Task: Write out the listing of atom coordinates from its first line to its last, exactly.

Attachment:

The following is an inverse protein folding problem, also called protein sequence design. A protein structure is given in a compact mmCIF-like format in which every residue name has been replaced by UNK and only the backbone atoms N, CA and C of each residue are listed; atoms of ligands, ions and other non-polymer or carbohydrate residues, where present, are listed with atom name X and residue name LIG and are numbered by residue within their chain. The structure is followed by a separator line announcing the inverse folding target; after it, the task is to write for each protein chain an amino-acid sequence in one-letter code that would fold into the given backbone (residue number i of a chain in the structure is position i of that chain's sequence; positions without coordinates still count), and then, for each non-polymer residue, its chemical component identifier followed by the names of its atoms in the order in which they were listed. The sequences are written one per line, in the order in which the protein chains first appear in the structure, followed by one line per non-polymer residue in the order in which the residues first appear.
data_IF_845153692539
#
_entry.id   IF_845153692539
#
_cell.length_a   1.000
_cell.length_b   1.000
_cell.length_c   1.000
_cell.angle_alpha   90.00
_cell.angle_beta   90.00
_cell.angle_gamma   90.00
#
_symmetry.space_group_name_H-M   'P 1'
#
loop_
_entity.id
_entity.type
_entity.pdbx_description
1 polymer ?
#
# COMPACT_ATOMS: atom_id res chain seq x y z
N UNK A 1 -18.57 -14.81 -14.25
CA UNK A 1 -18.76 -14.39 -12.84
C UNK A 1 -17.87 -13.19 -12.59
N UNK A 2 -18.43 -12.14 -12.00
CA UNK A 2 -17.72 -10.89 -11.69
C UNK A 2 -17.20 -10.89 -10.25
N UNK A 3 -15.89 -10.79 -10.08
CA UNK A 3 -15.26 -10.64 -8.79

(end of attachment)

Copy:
The following is an inverse protein folding problem, also called protein sequence design. A protein structure is given in a compact mmCIF-like format in which every residue name has been replaced by UNK and only the backbone atoms N, CA and C of each residue are listed; atoms of ligands, ions and other non-polymer or carbohydrate residues, where present, are listed with atom name X and residue name LIG and are numbered by residue within their chain. The structure is followed by a separator line announcing the inverse folding target; after it, the task is to write for each protein chain an amino-acid sequence in one-letter code that would fold into the given backbone (residue number i of a chain in the structure is position i of that chain's sequence; positions without coordinates still count), and then, for each non-polymer residue, its chemical component identifier followed by the names of its atoms in the order in which they were listed. The sequences are written one per line, in the order in which the protein chains first appear in the structure, followed by one line per non-polymer residue in the order in which the residues first appear.
data_IF_845153692539
#
_entry.id   IF_845153692539
#
_cell.length_a   1.000
_cell.length_b   1.000
_cell.length_c   1.000
_cell.angle_alpha   90.00
_cell.angle_beta   90.00
_cell.angle_gamma   90.00
#
_symmetry.space_group_name_H-M   'P 1'
#
loop_
_entity.id
_entity.type
_entity.pdbx_description
1 polymer ?
#
# COMPACT_ATOMS: atom_id res chain seq x y z
N UNK A 1 -18.57 -14.81 -14.25
CA UNK A 1 -18.76 -14.39 -12.84
C UNK A 1 -17.87 -13.19 -12.59
N UNK A 2 -18.43 -12.14 -12.00
CA UNK A 2 -17.72 -10.89 -11.69
C UNK A 2 -17.20 -10.89 -10.25
N UNK A 3 -15.89 -10.79 -10.08
CA UNK A 3 -15.26 -10.64 -8.79